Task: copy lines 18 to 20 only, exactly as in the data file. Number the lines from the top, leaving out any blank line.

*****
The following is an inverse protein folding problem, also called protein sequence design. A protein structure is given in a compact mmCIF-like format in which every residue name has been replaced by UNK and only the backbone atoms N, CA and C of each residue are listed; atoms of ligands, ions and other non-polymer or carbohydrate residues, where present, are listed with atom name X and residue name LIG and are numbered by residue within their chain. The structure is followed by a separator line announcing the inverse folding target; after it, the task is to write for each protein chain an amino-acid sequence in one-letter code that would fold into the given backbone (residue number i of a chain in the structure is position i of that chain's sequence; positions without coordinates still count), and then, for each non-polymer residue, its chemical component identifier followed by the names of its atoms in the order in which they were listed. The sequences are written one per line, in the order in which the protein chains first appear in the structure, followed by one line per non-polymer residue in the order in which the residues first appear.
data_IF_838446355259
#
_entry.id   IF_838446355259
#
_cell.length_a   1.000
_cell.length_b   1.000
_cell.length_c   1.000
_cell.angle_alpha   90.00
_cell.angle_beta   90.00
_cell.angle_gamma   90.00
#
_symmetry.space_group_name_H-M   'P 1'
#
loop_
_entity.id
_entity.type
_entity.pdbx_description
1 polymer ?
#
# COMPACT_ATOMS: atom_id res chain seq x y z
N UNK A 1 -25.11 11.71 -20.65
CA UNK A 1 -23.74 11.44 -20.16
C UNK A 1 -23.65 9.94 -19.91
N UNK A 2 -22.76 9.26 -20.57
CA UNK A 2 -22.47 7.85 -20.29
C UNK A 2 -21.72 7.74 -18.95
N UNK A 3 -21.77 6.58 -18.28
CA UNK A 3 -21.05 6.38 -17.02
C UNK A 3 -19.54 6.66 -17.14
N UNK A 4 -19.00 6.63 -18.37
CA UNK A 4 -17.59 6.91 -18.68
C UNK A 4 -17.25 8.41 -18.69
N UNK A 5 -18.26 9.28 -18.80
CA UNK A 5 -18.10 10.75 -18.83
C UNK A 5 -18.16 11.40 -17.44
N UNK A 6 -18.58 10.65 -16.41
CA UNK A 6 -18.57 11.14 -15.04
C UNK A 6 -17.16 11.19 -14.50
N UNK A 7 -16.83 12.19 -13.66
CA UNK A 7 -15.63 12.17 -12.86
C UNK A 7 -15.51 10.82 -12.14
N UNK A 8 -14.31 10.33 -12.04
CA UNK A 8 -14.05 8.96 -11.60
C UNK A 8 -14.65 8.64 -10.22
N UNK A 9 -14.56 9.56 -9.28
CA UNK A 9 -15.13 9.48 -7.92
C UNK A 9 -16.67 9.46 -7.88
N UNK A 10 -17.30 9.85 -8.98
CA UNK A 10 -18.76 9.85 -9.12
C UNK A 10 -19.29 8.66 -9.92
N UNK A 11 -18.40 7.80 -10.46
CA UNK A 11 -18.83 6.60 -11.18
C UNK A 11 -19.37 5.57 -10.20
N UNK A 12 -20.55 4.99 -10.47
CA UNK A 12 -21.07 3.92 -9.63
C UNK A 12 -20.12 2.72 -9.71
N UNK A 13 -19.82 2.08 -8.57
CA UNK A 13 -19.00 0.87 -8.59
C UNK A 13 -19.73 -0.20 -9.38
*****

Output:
_entity.pdbx_description
1 polymer ?
#